Which of these two stories do Israel’s Middle Eastern enemies themselves endorse? Obviously, many of those in left-wing and nationalist movements, including some Palestinian groups, prefer the first. They fancy themselves secularists and so avoid using religious terms, preferring the word “Israeli” to “Jew.”

But, somewhat ironically, the rise of Islamist movements such as, among others, Hamas, Hezbollah and the Muslim Brotherhood, prefer a religious reading of the quarrel. Their literature is replete with references to ‘Jewish’ treachery and evil, going all the way back to Qur’anic times – hundreds of years before the establishment of the modern Jewish state.

They may not realize it, but they in fact confirm that Jews are native to the area, and not some recent foreign implant. As well, they demonstrate, by using the word ‘Jew,’ that their issue is not with the Israeli presence in areas occupied since the 1967 Arab-Israeli War, but with the very idea of a non-Muslim entity in the region.

Tuesday, November 20, 2012

"Don't Cry for Me, America"

Henry Srebrnik. [Summerside, PEI] Journal-Pioneer

Ever since his defeat on Nov. 6, many people, including even fellow Republicans, have been writing Mitt Romney off as a bad candidate and a sore loser. He’s been mocked for declaring that Barack Obama won by giving out “gifts” to voting groups such as African-Americans, Latinos and younger women.

“The Obama campaign was following the old playbook of giving a lot of stuff to groups that they hoped they would get to vote for them,” Romney is reported to have said. Talk of sour grapes! After all, he planned to give a lot more “stuff,” also known as lower taxes, to millionaires and billionaires.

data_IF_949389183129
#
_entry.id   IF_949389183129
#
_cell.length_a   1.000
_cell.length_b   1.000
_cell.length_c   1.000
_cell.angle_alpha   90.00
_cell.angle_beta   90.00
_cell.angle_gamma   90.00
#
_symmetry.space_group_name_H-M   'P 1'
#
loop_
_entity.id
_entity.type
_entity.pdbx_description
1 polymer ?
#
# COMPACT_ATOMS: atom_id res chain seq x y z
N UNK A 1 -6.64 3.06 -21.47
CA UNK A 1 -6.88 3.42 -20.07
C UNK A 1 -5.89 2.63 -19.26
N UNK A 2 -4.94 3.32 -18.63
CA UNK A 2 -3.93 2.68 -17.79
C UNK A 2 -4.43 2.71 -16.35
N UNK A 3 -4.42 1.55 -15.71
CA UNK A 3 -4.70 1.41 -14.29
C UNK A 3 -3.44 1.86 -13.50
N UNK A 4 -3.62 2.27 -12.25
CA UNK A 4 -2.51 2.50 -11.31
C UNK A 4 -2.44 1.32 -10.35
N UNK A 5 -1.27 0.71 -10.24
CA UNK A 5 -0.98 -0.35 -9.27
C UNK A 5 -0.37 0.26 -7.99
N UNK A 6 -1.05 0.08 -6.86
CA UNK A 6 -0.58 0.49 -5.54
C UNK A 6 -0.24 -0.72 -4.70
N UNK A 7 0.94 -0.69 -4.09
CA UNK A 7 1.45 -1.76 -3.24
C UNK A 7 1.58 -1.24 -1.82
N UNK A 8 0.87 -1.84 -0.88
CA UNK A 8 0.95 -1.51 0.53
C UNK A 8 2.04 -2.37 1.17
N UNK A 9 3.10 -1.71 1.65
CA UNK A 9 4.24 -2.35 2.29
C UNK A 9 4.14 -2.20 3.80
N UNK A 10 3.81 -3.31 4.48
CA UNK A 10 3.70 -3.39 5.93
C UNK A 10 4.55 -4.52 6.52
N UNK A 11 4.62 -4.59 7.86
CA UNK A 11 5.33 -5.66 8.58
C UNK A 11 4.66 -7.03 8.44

According to the Huffington Post, Romney also blamed the “liberal media,” including CNN and NBC, for supposedly favoring Obama during the presidential debates.

Romney was definitely not an ideal candidate. In an age when politicians are supposed to “connect” with voters and “feel their pain,” he came across as a wooden plutocrat whose attempts at compassion didn’t ring true. It was clear he had led a charmed life financially.

When Hurricane Sandy struck the week before the vote, and New Jersey Governor Chris Christie, a Republican, lauded the President for his concern as they toured the devastated beaches, it was the last nail in Romney’s electoral coffin.

What is really telling about Romney’s failure to realistically gauge how things were going was his delusional certainty that, despite all this, he would win the election. He hadn’t bothered to write a concession speech.

Romney even had a fireworks display ready in Boston harbour once his victory was announced, one that would have been visible from his election night party at the Boston Convention Center!

But in fact the election wasn’t even close. Obama secured 332 electoral votes to Romney's 206, with battleground states like Colorado, Florida, Ohio, and Virginia all ending up in the president’s column.

I think this speaks to Romney’s contempt for the American electorate, on par with his comments earlier in the year that “47 per cent” of Americans were simply lazy moochers expecting government handouts and so would, of course, should they manage to get off their sofas, vote for Obama.

It’s an arrogance born of extreme wealth: Romney saw in Obama a mere “community organizer,” someone who got lucky in 2008 – and who would certainly not stand comparison with a titan of finance!

But we shouldn’t feel too sorry for the ex-governor. He can spend the next little while crying over the tens of millions of dollars he’s accumulated at Bain Capital and elsewhere – and since some of it is stashed away in the Cayman Islands, there’s also the prospect of a nice Caribbean holiday.